By: David Morson
Canadian bankruptcy is a financial problem, yet it is a legal process that can provide you with a fresh start. Once you apply, you receive immediate protection. For example, credit cards, bank account, and wage garnishments will end and creditors won’t be allowed to call you anymore. If you’re insolvent and you file for bankruptcy, the process takes at least nine months.
Here are the steps involved in filing bankruptcy in Ontario:
1. Make an appointment with a Licensed Insolvency Trustee: The first step is to set up an appointment with a local Licensed Insolvency Trustee (LIT) if this is your first time. An LIT is licensed with the federal government to file and administer bankruptcies.[i] Most LITs have websites that you can use to familiarize yourself with the trustee (they often offer free consultations).[ii] Alternatively, ask a trusted advisor, family or friend for a referral. When you meet with an LIT, they will carefully consider your financial situation and explain every debt relief option that is available to you. In many cases, they can find an alternative to filing for bankruptcy.
2. Fill out an application: This does not need to take place on the day of your initial appointment. However, once you have explored all of your options and have made the decision to file for bankruptcy, the LIT will assist you in filling out the necessary paperwork.
3. File for bankruptcy: Once the documents are signed, the LIT will file them with the Office of the Superintendent of Bankruptcy and a Certificate of Appointment is typically issued immediately. Once you file for bankruptcy, your creditors cannot make phone calls or take further legal action against you. You are immediately protected, and your LIT will deal with your creditors.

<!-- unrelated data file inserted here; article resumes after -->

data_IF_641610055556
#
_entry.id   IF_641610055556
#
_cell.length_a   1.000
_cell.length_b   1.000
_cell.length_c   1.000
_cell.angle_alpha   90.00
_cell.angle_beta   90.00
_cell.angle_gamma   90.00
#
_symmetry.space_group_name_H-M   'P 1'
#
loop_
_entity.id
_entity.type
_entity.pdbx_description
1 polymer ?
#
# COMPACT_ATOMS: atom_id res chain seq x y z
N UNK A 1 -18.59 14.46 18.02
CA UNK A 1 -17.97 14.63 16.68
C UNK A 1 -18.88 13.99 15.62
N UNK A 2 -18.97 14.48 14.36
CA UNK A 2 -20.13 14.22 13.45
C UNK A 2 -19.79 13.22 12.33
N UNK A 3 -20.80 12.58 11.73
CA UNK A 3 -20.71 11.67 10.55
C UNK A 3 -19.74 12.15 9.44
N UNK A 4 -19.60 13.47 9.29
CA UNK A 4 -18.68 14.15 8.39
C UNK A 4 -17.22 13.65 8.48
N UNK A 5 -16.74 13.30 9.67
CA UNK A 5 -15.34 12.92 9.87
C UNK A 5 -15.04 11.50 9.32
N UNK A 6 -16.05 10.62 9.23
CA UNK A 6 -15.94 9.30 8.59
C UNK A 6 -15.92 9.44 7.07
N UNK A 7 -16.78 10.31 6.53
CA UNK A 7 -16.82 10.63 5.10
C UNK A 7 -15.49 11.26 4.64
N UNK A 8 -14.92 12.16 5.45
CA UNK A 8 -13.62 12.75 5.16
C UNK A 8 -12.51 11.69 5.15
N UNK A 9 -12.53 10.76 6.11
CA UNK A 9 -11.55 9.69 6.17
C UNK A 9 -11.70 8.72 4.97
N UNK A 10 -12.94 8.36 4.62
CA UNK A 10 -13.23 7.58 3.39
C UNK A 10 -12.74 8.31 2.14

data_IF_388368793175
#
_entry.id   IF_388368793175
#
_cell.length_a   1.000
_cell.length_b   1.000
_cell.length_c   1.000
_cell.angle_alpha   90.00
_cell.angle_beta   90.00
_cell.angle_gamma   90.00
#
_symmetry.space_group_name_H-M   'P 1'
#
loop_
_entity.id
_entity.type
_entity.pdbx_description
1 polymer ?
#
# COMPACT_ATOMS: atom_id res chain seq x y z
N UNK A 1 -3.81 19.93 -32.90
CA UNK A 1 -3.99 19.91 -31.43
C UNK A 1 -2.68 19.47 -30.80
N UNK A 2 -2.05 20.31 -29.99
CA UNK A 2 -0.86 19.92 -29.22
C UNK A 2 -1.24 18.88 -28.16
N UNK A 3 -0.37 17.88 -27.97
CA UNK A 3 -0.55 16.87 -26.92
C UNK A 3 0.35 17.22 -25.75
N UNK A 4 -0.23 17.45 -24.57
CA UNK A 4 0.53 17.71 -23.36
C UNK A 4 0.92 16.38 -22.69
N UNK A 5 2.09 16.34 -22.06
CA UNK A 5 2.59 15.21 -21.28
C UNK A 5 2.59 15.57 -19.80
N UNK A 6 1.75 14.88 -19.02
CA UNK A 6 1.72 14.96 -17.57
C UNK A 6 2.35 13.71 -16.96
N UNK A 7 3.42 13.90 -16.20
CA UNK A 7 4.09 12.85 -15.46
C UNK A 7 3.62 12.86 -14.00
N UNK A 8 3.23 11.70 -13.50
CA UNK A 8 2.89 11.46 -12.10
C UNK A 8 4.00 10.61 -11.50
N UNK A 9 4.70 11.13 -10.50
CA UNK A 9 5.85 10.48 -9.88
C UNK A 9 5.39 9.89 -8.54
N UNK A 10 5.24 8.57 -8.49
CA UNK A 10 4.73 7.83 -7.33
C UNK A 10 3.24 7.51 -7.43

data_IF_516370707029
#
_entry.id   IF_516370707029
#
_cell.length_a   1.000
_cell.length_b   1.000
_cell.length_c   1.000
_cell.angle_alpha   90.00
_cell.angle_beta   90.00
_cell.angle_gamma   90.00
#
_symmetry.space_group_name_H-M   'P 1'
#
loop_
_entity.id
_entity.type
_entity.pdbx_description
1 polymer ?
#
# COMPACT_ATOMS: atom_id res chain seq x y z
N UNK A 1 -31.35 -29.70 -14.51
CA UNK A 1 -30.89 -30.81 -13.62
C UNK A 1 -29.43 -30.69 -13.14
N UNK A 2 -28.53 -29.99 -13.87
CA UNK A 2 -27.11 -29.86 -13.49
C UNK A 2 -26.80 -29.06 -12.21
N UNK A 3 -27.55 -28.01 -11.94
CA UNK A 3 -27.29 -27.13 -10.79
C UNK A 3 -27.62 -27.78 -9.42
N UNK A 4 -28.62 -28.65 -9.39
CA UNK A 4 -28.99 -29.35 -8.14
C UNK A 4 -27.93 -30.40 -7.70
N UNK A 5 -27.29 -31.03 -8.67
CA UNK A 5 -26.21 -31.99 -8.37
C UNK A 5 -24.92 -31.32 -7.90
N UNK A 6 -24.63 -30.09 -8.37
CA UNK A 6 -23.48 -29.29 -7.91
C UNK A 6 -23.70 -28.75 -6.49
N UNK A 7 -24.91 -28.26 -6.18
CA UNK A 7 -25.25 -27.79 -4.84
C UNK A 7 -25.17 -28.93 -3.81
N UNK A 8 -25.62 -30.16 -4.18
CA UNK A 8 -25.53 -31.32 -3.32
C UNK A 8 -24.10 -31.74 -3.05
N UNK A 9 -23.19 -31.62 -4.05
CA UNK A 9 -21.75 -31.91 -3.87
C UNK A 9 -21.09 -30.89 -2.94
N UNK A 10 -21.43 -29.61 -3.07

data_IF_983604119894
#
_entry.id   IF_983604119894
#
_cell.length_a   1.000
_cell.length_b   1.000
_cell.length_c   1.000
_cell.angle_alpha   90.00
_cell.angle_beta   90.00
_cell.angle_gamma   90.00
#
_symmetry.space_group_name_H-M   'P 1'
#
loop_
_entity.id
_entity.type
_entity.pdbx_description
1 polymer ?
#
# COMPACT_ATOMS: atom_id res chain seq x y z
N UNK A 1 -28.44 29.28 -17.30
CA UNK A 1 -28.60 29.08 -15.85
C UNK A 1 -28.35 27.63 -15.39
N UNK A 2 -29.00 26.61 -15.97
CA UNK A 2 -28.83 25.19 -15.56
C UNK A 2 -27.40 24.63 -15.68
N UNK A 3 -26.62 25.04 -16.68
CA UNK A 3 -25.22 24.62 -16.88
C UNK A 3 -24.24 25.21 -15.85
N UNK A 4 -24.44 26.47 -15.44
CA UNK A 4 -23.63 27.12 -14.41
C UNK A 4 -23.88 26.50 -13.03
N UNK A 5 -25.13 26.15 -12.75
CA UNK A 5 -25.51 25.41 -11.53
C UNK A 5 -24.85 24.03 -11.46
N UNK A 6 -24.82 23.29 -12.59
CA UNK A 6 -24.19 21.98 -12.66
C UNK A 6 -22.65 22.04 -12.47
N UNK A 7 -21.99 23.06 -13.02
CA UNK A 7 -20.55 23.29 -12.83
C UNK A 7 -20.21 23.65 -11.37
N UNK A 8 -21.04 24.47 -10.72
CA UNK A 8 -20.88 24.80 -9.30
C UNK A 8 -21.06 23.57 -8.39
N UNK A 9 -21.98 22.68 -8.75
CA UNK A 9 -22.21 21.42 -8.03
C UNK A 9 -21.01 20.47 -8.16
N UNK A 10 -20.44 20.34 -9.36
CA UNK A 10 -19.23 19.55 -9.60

4. Notification of creditors: All of your creditors and lenders will be notified of your bankruptcy by the LIT. Your creditors may call a meeting to learn more about your situation, but this doesn’t usually happen.
5. Non-exempt assets will be sold: When you file for bankruptcy, the LIT will sell your non-exempt assets and hold the proceeds on behalf of your creditors. Exempt assets include all necessary clothing, your personal vehicle (up to certain amount) and household furnishings and appliances (up to certain amount).[iii]
6. Payments to your LIT: You have to make monthly payments to your LIT to compensate them for their services during the bankruptcy process. If your income exceeds a certain amount, you will also need to make “surplus income” payments for a period of time[iv]. The federal government has a minimum threshold that it considers as the amount of money needed to maintain a reasonable standard of living during the bankruptcy process.[v] If you make more than the stipulated amount, you will have to pay a portion of your income that exceeds this threshold. This will go towards repaying creditors.
7. Credit Counselling: Before being discharged from bankruptcy, you must attend two credit counselling sessions. At these sessions, you will discuss the circumstances that led to your bankruptcy, ways to avoid them in the future, and strategies to help you rebuild financially. This will help you with future budgeting and avoiding debt problems or further financial difficulty.
8. Discharge: If you attend the credit counselling sessions and make all your required payments, you will be discharged as early as nine months from the date of filing (the process is longer if it is not your first bankruptcy). Before you are discharged, your LIT may need to file a final report, and you might have to attend a discharge hearing. However, these requirements are not necessary in all cases. Once you are discharged, you no longer need to repay any of the debts that were listed in your bankruptcy filing.
[ii] See https://www.ic.gc.ca/app/scr/tds/web/?lang=eng for a trustee in your area. [iii] https://freshstartnow.ca/assets-exempt-from-bankruptcy-in-ontario/
[iv] For more information on surplus income payments, see: https://freshstartnow.ca/surplus-income-payments-in-a-bankruptcy/